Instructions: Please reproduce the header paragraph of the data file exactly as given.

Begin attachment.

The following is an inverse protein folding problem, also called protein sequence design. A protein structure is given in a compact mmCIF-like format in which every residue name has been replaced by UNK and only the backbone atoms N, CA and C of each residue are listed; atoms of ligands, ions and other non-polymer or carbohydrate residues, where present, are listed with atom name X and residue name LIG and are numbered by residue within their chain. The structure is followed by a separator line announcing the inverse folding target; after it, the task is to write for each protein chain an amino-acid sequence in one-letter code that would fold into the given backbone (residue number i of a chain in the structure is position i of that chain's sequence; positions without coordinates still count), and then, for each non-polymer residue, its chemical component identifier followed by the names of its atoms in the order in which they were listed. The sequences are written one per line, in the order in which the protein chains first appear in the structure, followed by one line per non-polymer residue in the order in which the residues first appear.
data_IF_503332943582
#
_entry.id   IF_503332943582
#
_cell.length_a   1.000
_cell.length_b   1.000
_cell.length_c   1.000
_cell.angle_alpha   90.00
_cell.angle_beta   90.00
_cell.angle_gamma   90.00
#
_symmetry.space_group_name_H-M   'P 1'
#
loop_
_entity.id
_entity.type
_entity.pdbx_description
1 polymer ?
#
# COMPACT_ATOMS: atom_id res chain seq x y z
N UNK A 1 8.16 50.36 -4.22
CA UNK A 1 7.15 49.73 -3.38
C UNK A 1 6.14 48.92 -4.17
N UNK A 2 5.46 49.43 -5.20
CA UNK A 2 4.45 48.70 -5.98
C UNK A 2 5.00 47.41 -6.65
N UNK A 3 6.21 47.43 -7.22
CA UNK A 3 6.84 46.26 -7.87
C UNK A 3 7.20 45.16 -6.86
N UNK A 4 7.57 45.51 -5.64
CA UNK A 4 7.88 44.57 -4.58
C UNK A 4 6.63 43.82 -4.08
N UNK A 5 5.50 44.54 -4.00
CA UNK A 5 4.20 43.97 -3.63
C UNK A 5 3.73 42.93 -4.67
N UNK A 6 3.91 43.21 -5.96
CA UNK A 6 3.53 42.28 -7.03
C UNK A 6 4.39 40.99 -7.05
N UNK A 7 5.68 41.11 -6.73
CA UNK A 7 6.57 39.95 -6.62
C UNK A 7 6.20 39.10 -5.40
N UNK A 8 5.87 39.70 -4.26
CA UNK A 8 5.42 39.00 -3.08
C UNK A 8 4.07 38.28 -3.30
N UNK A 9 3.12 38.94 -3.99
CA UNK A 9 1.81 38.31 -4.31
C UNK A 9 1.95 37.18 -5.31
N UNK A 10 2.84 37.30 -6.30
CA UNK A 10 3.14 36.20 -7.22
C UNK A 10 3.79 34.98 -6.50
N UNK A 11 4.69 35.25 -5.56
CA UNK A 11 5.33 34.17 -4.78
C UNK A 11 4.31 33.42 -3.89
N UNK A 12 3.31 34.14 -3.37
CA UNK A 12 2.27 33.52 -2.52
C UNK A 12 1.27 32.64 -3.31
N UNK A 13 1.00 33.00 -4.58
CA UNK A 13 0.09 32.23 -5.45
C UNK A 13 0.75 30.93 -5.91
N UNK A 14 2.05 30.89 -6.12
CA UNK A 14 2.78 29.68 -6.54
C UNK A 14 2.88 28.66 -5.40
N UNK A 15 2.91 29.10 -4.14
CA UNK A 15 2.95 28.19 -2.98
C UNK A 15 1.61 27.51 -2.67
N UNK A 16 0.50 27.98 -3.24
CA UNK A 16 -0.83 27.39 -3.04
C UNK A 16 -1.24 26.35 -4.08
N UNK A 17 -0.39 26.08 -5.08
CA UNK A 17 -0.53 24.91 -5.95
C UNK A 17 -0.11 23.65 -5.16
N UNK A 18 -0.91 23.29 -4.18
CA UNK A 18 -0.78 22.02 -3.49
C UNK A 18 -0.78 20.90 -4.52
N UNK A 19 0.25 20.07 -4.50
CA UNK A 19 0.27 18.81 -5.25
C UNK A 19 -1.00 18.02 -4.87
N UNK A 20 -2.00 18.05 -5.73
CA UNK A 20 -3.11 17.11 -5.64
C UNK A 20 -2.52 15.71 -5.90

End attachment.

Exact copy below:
The following is an inverse protein folding problem, also called protein sequence design. A protein structure is given in a compact mmCIF-like format in which every residue name has been replaced by UNK and only the backbone atoms N, CA and C of each residue are listed; atoms of ligands, ions and other non-polymer or carbohydrate residues, where present, are listed with atom name X and residue name LIG and are numbered by residue within their chain. The structure is followed by a separator line announcing the inverse folding target; after it, the task is to write for each protein chain an amino-acid sequence in one-letter code that would fold into the given backbone (residue number i of a chain in the structure is position i of that chain's sequence; positions without coordinates still count), and then, for each non-polymer residue, its chemical component identifier followed by the names of its atoms in the order in which they were listed. The sequences are written one per line, in the order in which the protein chains first appear in the structure, followed by one line per non-polymer residue in the order in which the residues first appear.